The plot itself is a functional but bland conspiracy featuring betrayals aplenty and more twists than the 60s, but it feels as rote and functional as any straight-to-DVD copper flick, more suited to a Danny Dyer than a James McAvoy. One has to think that it’s off the back of his debut film Shifty‘s critical kudos that Creevy was able to attract such an all-star cast of British thesps to such a B-movie project. James McAvoy, Mark Strong, David Morrisey, and Andrea Risborough all deserve much more than the script gives them and the few grace notes are all provided by them despite the material, rather than because of it. The flicker of Mark Strong’s eyes when he realises he has to return to a life of crime, the constant pain on James McAvoy’s face when he bends his bum knee, the frail cracks Andrea Risborough inserts into her one-note ‘ballsy woman’ character brief.

Peter Mullen and Johnny Harris (channeling a young Eddie Marsan) fare much better, because their characters are supposed to be slightly eccentric. It’s the only time Creevy’s script remembers to add colour to the dialogue, and Mullen and Harris leap on it with relish, creating a deeply sympathetic old rogue in one, and an intensely unsettling psychopath in the other. If only the script had endeavoured to make the other characters as remarkable, Welcome to the Punch could have a nice little classic.

Because, storytelling aside, the filmmaking on display here is actually of high quality. The ensemble are giving it all they’ve got but as a director Creevy also impresses. There are a number of set-piece scenes – a shootout in a club, a shootout in a hotel room, a brilliant Pinteresque confrontation in an old Nan’s living room – that are all well-composed, brilliantly sound-designed, and shot with a real kinetic energy, confirming that Eran Creevy is a british director with a strong sense of stylistic flair.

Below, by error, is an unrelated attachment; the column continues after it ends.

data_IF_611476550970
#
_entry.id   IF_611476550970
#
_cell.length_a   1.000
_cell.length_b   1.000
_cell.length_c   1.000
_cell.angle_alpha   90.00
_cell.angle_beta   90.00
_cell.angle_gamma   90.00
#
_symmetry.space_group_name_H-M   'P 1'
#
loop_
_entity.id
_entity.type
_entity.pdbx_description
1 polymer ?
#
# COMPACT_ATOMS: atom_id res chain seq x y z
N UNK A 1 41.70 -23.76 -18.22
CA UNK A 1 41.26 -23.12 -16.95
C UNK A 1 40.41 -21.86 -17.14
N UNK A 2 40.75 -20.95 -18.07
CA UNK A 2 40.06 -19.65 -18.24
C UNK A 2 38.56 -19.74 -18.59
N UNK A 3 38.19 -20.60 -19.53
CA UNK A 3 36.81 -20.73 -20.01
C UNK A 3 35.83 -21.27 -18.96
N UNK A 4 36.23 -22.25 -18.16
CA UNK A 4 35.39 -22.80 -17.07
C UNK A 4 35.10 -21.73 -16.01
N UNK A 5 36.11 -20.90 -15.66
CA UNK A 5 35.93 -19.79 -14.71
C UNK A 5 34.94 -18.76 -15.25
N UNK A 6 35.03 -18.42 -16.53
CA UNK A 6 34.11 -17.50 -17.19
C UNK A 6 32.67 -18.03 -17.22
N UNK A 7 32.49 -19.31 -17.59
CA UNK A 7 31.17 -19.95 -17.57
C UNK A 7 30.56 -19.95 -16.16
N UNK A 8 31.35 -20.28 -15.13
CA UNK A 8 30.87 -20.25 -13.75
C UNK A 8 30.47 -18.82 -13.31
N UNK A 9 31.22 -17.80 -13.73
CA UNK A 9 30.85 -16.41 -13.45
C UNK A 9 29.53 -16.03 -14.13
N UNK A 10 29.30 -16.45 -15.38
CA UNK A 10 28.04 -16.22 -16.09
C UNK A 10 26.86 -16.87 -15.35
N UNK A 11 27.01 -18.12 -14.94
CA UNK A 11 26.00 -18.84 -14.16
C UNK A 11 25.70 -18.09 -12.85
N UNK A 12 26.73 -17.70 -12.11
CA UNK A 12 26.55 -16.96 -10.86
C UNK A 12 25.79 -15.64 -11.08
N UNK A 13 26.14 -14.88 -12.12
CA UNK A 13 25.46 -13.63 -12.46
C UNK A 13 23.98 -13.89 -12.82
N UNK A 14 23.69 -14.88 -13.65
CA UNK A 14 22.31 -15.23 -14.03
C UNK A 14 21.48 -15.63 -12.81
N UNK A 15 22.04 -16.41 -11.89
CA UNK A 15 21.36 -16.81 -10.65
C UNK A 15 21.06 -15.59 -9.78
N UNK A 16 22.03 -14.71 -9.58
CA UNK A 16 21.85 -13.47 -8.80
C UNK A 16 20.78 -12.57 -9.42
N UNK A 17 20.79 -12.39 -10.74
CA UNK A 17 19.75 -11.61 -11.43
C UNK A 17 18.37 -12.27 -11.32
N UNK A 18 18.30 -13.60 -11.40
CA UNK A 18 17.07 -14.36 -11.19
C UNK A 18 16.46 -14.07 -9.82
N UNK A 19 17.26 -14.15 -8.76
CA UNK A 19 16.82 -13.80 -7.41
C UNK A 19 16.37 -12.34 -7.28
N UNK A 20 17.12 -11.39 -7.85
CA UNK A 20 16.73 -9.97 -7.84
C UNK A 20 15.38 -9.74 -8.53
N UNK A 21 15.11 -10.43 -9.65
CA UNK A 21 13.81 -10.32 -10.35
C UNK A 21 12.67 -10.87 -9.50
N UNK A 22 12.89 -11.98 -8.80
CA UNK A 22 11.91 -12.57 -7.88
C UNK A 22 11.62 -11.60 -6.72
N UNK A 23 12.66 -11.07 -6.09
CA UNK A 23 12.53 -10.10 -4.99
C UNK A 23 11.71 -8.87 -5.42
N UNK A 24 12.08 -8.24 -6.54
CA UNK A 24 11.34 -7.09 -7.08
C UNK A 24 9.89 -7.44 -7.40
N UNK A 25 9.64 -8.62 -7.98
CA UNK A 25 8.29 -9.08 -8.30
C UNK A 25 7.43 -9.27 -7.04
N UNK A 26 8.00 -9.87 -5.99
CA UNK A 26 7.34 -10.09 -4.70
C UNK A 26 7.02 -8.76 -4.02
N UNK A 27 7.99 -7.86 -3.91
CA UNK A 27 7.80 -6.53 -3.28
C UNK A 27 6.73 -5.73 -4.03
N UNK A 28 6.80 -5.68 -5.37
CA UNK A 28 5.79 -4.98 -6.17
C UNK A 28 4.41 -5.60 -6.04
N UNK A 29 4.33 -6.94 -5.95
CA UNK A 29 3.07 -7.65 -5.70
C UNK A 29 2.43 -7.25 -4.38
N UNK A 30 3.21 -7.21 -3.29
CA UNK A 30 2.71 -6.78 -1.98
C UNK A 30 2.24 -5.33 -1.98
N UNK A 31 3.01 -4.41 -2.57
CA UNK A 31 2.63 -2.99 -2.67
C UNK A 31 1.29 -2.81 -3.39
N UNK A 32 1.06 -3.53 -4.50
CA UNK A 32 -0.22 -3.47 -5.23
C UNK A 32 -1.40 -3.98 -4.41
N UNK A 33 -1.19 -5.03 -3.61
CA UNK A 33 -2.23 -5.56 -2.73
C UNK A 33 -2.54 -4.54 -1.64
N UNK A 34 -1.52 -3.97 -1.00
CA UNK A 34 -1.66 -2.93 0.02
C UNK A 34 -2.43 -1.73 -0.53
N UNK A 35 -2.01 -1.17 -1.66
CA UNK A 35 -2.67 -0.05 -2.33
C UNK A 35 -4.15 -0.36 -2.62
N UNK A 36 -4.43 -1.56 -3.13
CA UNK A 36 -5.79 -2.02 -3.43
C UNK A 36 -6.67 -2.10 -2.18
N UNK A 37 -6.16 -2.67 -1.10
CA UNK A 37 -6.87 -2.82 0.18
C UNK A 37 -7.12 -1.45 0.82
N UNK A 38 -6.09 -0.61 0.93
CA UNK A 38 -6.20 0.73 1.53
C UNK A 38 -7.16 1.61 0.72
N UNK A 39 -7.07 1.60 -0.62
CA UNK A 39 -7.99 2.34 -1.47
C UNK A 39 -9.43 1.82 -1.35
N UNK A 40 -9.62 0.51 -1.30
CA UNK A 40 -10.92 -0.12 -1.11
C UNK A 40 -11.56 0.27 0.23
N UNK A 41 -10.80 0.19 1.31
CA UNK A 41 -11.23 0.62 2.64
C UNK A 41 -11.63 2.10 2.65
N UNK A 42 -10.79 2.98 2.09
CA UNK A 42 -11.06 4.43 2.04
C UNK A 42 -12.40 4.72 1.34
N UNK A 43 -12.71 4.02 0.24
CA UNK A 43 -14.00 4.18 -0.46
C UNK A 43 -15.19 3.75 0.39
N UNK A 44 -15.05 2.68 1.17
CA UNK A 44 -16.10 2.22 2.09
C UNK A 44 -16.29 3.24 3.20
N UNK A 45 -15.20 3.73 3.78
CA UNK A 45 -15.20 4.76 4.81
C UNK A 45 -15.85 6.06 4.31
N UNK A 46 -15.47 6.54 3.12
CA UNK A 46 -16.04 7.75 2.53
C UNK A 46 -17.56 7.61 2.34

The direction and acting elevate it above your average friday night rental, no doubt. However, I’ll leave it up to your own moviegoing sensibilities whether you think it’s worth a full cinema ticket to see a movie with undeniable production value but lacking in any discernible personality.

It’s beautiful, but ultimately empty. Make your choice, Londoners, if there are indeed any of you out there.

We hope you're enjoying BRWC. You should check us out on our social channels, subscribe to our newsletter, and tell your friends. BRWC is short for battleroyalewithcheese.

Trending on BRWC:

Megalopolis - Review

Megalopolis – The BRWC Review

By BRWC / 18th June 2024
Inside Out 2: The BRWC Review

Inside Out 2: The BRWC Review

By BRWC / 23rd June 2024
I Saw The TV Glow: The BRWC Review

I Saw The TV Glow: The BRWC Review

By BRWC / 25th June 2024
Death After Dusk: Review

Death After Dusk: Review

By Joel Fisher / 14th June 2024
Boys Like You: The BRWC Review

Boys Like You: The BRWC Review

By Rudie Obias / 21st June 2024

Cool Posts From Around the Web:

BRWC is short for battleroyalewithcheese, which is a blog about films.



This site uses Akismet to reduce spam. Learn how your comment data is processed.